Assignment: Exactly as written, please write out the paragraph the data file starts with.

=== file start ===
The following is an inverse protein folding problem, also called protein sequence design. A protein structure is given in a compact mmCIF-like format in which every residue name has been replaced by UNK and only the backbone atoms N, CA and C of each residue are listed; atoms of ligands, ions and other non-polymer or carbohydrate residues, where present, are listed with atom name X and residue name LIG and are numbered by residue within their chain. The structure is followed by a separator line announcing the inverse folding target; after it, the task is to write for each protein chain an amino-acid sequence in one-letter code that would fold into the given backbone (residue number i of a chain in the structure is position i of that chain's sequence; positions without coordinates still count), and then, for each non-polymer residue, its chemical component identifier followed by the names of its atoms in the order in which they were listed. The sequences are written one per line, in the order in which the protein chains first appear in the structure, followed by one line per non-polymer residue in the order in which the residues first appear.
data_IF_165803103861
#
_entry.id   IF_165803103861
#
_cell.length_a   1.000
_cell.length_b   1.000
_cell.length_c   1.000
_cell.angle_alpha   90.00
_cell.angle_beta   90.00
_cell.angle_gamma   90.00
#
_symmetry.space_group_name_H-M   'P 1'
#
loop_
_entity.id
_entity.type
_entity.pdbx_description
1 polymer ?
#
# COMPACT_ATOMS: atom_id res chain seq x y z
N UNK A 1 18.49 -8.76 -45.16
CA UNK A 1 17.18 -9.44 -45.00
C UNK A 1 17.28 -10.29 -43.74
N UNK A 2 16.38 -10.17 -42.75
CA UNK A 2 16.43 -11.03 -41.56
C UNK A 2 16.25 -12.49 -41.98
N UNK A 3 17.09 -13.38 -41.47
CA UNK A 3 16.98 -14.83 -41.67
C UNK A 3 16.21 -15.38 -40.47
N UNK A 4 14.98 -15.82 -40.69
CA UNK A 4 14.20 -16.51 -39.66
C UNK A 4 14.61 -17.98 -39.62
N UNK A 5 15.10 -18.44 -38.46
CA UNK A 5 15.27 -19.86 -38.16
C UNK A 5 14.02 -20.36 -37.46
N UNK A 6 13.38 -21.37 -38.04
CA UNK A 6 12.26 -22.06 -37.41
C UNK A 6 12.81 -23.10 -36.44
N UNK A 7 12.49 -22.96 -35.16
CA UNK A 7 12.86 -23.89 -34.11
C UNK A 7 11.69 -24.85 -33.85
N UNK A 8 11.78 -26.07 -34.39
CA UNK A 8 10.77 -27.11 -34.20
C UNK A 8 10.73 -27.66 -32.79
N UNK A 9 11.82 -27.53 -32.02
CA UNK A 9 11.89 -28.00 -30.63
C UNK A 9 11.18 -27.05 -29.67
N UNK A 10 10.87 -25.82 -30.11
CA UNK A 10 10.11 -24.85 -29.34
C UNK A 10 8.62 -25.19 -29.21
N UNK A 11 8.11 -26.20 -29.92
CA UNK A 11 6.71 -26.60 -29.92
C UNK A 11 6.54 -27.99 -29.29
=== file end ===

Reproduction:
The following is an inverse protein folding problem, also called protein sequence design. A protein structure is given in a compact mmCIF-like format in which every residue name has been replaced by UNK and only the backbone atoms N, CA and C of each residue are listed; atoms of ligands, ions and other non-polymer or carbohydrate residues, where present, are listed with atom name X and residue name LIG and are numbered by residue within their chain. The structure is followed by a separator line announcing the inverse folding target; after it, the task is to write for each protein chain an amino-acid sequence in one-letter code that would fold into the given backbone (residue number i of a chain in the structure is position i of that chain's sequence; positions without coordinates still count), and then, for each non-polymer residue, its chemical component identifier followed by the names of its atoms in the order in which they were listed. The sequences are written one per line, in the order in which the protein chains first appear in the structure, followed by one line per non-polymer residue in the order in which the residues first appear.